By Collin Gallant
Alta Newspaper Group – Medicine Hat
A plan to ease the task of moving extremely large machinery on Alberta’s highway network is underway according to a new long-term plan outlined by Alberta Transportation.
A designated high-load corridor was recently in the spotlight as the largest highway load in the history of the province made a four-day, 60-kilometre journey from Nisku to Fort Saskatchewan.
Just as the 820-tonne propane splitter was departing a fabrication yard, Alberta Transportation minister Brian Mason unveiled a new long-term plan for the highway system that sees extremely heavy machinery move around the province.
Such a designation of the Trans-Canada Highway between Medicine Hat and Brooks, where Highway 36 is a main north-south route, was a key part of economic development plans years ago.
It was argued the ability to send huge vessels and other machinery would open up industries to bid on fabrication and assembly work.
Designers with Alberta Transportation however, say that main routes such as the Trans-Canada are intentionally avoided with planning routes for slow-moving cumbersome loads for logistical reasons.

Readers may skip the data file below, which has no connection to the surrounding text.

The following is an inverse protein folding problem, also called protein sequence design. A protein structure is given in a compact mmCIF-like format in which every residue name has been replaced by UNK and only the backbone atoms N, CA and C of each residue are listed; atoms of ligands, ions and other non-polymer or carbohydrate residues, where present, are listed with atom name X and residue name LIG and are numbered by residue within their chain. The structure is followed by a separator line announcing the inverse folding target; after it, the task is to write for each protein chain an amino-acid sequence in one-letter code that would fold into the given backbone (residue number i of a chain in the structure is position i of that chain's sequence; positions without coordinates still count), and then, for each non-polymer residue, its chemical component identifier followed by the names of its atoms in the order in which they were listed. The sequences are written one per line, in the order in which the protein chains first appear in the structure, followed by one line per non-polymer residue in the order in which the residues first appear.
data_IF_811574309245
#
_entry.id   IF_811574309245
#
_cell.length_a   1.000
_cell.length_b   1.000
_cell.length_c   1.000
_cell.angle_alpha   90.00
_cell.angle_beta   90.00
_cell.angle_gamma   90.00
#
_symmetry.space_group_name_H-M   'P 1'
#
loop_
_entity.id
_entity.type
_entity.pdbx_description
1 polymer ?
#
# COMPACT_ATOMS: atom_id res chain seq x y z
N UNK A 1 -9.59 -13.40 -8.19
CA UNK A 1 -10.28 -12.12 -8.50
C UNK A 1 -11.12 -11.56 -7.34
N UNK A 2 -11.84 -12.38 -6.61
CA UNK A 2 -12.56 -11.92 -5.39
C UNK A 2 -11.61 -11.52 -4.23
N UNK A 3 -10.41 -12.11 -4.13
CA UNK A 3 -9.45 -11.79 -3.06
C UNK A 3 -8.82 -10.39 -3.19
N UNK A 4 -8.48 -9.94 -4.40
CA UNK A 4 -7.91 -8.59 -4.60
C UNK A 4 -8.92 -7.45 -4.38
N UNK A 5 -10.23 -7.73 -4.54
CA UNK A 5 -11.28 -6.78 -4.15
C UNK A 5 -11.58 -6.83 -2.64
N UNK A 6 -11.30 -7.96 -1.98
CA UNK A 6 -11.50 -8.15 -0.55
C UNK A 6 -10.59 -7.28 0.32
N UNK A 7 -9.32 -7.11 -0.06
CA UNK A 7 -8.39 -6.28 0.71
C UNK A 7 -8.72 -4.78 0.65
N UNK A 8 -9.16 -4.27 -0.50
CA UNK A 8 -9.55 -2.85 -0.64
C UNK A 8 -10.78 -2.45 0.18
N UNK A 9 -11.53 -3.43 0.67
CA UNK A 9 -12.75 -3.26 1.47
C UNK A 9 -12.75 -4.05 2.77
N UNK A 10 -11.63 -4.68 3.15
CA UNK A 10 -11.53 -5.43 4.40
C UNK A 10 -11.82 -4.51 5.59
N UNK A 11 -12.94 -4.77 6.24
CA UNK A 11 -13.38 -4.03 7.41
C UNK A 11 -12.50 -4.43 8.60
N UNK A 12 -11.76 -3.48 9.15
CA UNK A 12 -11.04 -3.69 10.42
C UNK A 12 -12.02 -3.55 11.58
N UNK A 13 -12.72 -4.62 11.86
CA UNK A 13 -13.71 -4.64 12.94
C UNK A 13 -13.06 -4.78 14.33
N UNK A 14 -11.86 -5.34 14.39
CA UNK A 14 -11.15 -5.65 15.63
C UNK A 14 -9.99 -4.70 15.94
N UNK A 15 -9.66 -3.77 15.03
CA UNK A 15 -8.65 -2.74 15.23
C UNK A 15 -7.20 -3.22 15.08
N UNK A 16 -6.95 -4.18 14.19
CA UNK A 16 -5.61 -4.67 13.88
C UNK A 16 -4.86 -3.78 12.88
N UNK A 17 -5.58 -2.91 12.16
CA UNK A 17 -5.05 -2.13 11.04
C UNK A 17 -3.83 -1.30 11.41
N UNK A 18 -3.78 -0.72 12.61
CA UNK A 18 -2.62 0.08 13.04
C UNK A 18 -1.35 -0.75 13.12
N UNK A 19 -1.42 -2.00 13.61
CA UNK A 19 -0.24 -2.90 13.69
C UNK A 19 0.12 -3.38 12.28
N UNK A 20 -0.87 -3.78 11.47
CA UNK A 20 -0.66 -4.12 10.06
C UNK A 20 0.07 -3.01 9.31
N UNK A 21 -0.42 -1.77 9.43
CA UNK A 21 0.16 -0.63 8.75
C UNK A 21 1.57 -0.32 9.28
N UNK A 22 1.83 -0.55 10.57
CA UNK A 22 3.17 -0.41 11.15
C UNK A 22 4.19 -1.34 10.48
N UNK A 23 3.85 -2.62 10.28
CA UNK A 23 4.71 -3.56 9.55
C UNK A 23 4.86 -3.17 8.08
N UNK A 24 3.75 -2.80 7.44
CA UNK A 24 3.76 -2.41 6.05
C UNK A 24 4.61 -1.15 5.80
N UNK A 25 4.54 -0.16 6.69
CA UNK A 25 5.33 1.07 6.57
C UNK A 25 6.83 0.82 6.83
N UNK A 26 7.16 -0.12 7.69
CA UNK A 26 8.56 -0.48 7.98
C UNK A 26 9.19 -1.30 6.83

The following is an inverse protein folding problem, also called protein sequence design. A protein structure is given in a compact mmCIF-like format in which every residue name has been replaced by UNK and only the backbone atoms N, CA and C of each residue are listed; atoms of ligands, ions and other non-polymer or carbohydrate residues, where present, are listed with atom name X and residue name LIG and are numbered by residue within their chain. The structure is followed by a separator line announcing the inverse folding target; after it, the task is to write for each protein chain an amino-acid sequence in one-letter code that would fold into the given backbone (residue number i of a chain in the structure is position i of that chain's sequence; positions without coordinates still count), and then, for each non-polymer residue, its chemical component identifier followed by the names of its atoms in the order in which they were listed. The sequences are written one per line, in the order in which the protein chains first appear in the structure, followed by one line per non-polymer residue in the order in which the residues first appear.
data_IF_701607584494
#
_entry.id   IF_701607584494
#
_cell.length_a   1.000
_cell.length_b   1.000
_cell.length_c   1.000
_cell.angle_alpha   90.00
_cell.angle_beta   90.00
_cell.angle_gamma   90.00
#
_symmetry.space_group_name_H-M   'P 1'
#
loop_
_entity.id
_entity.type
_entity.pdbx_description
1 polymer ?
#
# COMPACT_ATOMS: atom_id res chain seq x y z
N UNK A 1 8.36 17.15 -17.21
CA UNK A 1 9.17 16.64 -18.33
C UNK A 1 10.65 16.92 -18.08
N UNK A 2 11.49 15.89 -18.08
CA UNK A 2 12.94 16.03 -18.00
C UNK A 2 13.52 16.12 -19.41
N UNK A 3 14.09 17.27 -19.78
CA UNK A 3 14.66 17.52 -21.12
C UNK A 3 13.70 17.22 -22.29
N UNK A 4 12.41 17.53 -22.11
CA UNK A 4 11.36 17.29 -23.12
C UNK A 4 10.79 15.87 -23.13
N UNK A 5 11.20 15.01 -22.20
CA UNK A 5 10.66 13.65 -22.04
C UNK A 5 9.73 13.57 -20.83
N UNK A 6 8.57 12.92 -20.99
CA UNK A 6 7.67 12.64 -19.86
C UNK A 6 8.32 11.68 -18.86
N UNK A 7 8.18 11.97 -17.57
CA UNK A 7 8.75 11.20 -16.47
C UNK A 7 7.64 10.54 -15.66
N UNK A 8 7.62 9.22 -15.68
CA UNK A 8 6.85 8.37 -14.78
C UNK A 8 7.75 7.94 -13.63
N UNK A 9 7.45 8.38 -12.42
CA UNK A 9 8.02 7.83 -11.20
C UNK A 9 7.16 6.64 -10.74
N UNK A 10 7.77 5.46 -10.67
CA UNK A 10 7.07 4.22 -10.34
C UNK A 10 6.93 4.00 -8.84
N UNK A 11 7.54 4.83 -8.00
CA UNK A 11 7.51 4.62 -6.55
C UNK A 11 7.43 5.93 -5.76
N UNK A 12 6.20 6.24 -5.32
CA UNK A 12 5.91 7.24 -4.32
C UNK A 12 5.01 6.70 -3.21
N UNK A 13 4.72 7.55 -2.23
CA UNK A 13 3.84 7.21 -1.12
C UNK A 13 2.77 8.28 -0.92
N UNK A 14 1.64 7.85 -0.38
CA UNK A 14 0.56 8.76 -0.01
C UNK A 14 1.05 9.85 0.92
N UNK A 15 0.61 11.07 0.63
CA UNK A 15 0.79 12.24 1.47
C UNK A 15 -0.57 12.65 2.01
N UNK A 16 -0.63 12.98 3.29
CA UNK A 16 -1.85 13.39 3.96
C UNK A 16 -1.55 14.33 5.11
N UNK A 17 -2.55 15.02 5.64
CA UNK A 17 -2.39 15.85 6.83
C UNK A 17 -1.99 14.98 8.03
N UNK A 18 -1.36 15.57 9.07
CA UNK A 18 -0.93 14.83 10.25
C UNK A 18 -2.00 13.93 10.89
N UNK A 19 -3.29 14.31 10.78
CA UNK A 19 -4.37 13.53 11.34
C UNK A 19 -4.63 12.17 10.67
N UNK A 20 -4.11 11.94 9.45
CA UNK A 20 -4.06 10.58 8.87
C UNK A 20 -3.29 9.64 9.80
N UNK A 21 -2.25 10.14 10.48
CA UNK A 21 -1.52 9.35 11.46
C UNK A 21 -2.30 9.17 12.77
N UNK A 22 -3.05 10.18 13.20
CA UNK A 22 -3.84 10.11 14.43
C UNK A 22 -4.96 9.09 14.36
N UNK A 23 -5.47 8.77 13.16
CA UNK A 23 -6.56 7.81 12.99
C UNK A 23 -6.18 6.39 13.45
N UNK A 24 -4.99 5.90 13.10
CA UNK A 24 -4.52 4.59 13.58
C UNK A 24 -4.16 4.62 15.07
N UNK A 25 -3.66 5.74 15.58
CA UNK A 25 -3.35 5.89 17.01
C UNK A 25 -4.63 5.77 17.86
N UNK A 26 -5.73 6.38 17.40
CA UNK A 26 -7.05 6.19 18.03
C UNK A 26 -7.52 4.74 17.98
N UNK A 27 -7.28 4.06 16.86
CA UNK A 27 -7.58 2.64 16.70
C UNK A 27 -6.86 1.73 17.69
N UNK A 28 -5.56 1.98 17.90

As the planning map reads now, the Highway 36 route may be upgraded and a long talked about ring-road around Medicine Hat would be built to such a standard.
“A key part of the study is figuring out where in the province should be considered core route or connector,” said Scott Beeby, an executive director at Alberta Transportation. “The Trans-Canada is a national highway, and we’re trying to keep these loads off, but we recognize it’s a principal route that connects anything coming from the east.”
Future bypasses of Bow Island, Taber and Coaldale along Highway 3 would also be able to accommodate loads 12 metres tall by restricting traffic signals, overhead bridge decks or requiring higher powerline crossings.
Other bypasses for Red Deer and Grande Prairie are also planned to keep the loads from snarling urban commutes.
“You want to keep them out of major centres for obvious reasons,” said Beeby, who said highway sections outlined in the study would be improved as regularly scheduled maintenance or upgrades are completed.
The entire corridor study suggests $1.6 billion be spent over the next two decades to improve stretches of road.
“I’m confident this strategy will help pave the way for longterm, sustainable economic growth and jobs in Alberta. Now, more than ever, this is critical for our province,” said Mason.
Right now, high loads from the United States that enter the province at Coutts travel north through Coaldale on secondary highways to meet Highway 36 near Brooks.
The proposal would be to improve the length of Highway 36 going north from Warner directly to near Brooks where it crosses the Trans-Canada Highway.
The stretch to Viking is currently able to accommodate loads 9.0 metres high, but stretches north of the Yellowhead Highway are not, meaning the tallest loads must jag westward to near Edmonton before moving north to Fort McMurray.
According to the new plan, northern lengths of Highway 36 would be improved over time and create a straighter shot from Warner to Fort Mac, a journey of 950 kilometres.